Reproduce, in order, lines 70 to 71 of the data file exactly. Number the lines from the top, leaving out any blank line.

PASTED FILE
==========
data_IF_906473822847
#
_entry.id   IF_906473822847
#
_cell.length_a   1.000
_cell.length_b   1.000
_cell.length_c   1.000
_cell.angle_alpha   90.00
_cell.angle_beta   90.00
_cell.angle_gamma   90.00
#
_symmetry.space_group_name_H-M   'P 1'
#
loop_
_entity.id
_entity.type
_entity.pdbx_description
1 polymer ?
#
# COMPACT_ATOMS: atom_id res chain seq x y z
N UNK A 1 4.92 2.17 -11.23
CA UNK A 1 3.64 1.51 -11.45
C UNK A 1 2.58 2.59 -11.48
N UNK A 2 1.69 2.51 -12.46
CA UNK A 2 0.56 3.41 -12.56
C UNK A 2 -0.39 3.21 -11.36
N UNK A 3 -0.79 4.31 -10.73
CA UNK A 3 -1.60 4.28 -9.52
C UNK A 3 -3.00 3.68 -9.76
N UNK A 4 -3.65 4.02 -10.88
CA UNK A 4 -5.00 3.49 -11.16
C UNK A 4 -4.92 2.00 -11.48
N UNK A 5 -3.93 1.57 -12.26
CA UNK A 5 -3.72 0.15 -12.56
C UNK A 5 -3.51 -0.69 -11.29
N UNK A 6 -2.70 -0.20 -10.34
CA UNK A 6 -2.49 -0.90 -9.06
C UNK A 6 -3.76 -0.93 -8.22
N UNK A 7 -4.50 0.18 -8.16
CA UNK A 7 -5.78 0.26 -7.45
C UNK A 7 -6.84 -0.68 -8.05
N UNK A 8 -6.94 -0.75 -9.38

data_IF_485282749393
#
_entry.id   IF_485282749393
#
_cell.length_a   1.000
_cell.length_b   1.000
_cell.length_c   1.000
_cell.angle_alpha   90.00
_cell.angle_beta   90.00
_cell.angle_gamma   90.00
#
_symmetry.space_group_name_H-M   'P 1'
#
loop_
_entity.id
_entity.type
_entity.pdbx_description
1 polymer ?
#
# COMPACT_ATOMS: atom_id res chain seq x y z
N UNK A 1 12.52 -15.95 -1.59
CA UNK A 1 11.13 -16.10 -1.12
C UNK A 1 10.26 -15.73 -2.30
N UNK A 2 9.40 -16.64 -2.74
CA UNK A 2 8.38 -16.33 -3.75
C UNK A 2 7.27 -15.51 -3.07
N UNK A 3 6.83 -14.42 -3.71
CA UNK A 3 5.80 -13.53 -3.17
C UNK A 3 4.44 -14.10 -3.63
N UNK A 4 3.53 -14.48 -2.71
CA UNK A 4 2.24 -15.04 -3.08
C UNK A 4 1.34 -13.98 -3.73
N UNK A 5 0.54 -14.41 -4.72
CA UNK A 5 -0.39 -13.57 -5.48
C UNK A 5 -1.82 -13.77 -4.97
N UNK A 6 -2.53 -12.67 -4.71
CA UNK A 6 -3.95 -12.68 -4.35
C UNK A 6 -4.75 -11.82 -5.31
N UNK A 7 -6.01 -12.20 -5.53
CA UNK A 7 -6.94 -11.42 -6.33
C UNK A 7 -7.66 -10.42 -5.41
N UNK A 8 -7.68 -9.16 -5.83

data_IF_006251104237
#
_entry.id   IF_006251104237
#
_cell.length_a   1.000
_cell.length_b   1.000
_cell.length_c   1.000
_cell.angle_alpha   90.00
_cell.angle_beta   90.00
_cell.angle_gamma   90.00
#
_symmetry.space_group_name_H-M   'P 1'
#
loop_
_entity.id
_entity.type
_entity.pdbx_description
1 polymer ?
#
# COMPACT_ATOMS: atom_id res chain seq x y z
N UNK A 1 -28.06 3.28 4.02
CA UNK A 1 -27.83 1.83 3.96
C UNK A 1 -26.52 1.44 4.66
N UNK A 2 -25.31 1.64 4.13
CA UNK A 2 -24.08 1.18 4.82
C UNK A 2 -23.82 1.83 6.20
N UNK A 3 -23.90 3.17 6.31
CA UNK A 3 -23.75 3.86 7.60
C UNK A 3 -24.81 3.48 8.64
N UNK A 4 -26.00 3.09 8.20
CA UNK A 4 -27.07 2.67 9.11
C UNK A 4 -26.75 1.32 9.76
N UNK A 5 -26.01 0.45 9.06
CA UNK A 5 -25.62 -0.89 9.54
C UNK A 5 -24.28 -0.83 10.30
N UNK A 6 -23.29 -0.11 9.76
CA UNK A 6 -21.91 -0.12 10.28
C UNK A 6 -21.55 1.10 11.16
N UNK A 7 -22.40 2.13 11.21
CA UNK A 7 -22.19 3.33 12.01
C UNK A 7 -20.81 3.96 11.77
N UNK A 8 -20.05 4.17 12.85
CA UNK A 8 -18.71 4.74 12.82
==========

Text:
CA UNK A 3 5.80 -13.53 -3.17
C UNK A 3 4.44 -14.10 -3.63